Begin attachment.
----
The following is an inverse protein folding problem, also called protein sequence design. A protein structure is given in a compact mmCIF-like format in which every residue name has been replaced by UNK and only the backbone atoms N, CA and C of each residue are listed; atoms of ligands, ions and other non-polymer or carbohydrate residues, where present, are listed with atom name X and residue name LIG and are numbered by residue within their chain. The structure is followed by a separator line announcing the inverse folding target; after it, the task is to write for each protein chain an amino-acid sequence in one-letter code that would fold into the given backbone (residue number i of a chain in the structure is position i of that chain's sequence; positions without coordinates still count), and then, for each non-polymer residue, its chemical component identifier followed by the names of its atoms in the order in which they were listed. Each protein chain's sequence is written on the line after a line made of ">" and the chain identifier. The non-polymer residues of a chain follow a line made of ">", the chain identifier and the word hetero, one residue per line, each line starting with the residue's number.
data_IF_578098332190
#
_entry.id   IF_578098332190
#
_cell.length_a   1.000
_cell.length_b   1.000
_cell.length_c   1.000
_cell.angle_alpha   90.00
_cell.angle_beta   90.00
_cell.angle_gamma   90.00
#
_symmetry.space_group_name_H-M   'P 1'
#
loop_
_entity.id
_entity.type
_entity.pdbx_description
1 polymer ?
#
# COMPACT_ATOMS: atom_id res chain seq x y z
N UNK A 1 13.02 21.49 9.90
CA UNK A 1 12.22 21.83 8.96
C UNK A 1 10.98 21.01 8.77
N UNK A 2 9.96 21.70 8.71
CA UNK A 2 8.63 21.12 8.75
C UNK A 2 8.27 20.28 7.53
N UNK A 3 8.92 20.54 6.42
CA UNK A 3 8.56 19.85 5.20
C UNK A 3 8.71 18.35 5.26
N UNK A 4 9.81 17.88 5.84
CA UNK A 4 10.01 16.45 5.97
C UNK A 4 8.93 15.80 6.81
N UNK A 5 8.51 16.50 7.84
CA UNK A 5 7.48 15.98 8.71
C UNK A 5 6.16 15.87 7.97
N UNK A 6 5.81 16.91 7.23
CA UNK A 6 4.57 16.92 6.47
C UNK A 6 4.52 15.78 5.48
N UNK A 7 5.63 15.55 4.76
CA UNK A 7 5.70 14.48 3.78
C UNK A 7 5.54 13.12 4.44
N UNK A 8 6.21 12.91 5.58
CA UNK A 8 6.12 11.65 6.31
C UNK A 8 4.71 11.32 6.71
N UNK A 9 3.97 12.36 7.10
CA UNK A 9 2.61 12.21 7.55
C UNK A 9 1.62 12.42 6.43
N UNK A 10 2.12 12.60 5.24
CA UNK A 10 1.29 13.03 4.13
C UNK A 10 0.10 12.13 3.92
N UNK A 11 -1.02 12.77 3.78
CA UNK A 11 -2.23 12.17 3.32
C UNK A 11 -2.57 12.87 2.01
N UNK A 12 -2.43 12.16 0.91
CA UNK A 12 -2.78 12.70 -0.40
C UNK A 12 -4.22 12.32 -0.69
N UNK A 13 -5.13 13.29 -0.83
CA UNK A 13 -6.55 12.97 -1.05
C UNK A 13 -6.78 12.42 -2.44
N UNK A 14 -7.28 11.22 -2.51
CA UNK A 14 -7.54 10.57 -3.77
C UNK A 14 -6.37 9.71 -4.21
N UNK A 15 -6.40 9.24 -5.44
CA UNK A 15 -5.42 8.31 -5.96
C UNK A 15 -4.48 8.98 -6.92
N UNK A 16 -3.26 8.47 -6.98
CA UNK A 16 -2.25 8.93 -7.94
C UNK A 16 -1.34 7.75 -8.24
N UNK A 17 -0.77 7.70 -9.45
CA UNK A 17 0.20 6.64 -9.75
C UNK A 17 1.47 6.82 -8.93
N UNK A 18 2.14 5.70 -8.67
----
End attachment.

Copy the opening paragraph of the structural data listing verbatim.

The following is an inverse protein folding problem, also called protein sequence design. A protein structure is given in a compact mmCIF-like format in which every residue name has been replaced by UNK and only the backbone atoms N, CA and C of each residue are listed; atoms of ligands, ions and other non-polymer or carbohydrate residues, where present, are listed with atom name X and residue name LIG and are numbered by residue within their chain. The structure is followed by a separator line announcing the inverse folding target; after it, the task is to write for each protein chain an amino-acid sequence in one-letter code that would fold into the given backbone (residue number i of a chain in the structure is position i of that chain's sequence; positions without coordinates still count), and then, for each non-polymer residue, its chemical component identifier followed by the names of its atoms in the order in which they were listed. Each protein chain's sequence is written on the line after a line made of ">" and the chain identifier. The non-polymer residues of a chain follow a line made of ">", the chain identifier and the word hetero, one residue per line, each line starting with the residue's number.